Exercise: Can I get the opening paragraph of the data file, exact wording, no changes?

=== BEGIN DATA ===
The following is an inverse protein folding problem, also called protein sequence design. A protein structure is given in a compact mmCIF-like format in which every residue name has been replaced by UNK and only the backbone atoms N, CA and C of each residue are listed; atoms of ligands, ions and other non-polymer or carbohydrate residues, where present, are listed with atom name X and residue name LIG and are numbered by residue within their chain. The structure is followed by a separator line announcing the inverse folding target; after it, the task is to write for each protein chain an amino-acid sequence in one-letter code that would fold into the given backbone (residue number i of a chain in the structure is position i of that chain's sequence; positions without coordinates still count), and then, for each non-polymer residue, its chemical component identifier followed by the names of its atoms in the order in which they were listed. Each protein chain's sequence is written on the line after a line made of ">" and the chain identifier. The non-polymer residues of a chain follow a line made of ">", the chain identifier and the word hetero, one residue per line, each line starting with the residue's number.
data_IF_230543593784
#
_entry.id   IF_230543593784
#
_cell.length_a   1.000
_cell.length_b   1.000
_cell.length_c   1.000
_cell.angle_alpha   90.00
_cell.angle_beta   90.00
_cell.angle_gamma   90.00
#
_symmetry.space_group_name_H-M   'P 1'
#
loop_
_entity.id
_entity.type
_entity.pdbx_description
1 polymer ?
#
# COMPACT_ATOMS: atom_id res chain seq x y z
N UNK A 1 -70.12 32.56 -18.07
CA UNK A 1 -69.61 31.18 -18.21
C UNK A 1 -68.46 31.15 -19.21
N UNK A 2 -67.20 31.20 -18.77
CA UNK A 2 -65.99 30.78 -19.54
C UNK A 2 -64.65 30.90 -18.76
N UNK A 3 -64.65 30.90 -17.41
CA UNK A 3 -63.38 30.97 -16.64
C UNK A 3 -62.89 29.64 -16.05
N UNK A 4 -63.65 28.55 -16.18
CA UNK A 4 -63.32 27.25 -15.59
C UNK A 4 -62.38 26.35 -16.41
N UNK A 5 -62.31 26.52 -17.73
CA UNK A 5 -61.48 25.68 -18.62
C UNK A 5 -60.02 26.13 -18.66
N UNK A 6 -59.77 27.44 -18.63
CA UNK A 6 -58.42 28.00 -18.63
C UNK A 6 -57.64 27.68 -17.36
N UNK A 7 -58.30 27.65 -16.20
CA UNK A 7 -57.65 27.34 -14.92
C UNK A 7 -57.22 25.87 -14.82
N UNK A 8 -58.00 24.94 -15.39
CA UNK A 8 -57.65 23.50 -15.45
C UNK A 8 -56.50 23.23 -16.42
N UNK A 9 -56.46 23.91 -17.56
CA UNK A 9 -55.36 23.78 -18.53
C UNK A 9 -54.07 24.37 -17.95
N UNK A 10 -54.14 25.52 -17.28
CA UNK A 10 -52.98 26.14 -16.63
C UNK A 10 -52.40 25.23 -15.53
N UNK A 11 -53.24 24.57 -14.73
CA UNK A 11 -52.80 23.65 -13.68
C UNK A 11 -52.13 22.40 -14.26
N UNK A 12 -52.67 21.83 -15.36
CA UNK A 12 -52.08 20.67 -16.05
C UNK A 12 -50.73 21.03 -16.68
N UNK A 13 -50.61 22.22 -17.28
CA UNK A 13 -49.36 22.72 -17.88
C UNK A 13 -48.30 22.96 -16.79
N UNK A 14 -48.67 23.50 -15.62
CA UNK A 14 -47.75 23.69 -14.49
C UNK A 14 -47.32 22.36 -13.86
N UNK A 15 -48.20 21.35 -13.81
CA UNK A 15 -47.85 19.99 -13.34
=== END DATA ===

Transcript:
The following is an inverse protein folding problem, also called protein sequence design. A protein structure is given in a compact mmCIF-like format in which every residue name has been replaced by UNK and only the backbone atoms N, CA and C of each residue are listed; atoms of ligands, ions and other non-polymer or carbohydrate residues, where present, are listed with atom name X and residue name LIG and are numbered by residue within their chain. The structure is followed by a separator line announcing the inverse folding target; after it, the task is to write for each protein chain an amino-acid sequence in one-letter code that would fold into the given backbone (residue number i of a chain in the structure is position i of that chain's sequence; positions without coordinates still count), and then, for each non-polymer residue, its chemical component identifier followed by the names of its atoms in the order in which they were listed. Each protein chain's sequence is written on the line after a line made of ">" and the chain identifier. The non-polymer residues of a chain follow a line made of ">", the chain identifier and the word hetero, one residue per line, each line starting with the residue's number.